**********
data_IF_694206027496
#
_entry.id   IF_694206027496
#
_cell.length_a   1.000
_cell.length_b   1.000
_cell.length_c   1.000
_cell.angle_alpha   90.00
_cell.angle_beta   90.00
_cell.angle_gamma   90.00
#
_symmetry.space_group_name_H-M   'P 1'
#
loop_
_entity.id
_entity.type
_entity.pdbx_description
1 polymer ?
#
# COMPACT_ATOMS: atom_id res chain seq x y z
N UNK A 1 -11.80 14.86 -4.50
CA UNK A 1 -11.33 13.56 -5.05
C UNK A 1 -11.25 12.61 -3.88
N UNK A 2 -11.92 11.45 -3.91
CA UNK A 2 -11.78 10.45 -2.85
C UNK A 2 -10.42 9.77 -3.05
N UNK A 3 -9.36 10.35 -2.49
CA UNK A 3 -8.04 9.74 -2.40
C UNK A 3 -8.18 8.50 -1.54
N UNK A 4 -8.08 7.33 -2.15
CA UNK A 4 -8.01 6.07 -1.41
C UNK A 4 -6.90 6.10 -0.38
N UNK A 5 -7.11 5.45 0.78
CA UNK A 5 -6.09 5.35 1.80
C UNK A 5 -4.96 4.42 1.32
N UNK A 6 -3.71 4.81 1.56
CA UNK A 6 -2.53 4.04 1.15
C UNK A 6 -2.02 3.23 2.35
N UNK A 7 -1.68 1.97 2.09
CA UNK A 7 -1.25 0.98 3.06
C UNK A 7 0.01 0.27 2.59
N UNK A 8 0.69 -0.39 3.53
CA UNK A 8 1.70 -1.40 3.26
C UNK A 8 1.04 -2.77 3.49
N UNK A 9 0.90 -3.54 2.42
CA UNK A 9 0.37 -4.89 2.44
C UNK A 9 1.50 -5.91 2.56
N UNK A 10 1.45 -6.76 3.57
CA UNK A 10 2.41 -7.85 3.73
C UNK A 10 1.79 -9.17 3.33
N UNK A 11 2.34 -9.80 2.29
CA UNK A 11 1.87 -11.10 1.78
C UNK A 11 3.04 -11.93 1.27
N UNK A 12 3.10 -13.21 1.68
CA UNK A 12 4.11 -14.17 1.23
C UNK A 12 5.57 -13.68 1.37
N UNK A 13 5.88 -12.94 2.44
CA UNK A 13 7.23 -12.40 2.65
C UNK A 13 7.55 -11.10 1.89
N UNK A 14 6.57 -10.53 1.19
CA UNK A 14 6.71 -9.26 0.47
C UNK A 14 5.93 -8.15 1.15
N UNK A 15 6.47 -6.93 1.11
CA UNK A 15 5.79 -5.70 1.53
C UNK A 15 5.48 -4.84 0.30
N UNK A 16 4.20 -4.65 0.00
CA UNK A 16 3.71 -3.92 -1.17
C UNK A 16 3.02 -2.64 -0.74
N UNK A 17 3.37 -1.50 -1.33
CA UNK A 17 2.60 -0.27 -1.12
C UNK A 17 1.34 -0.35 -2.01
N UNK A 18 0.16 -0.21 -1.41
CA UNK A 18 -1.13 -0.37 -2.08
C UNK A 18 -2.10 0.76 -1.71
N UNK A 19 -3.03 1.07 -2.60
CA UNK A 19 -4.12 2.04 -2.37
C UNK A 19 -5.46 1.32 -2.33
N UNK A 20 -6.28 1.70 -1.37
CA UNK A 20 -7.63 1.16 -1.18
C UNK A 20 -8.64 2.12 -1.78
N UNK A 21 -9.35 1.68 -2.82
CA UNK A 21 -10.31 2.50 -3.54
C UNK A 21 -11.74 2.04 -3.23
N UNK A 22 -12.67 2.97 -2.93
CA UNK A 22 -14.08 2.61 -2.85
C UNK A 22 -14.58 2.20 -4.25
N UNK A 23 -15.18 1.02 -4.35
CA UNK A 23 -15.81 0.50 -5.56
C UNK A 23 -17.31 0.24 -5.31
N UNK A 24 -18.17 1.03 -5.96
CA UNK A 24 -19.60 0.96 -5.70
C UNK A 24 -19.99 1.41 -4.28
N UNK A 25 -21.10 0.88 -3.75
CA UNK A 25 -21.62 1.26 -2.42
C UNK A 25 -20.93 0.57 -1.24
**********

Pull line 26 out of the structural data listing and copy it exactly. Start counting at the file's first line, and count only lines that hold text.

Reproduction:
C UNK A 2 -10.42 9.77 -3.05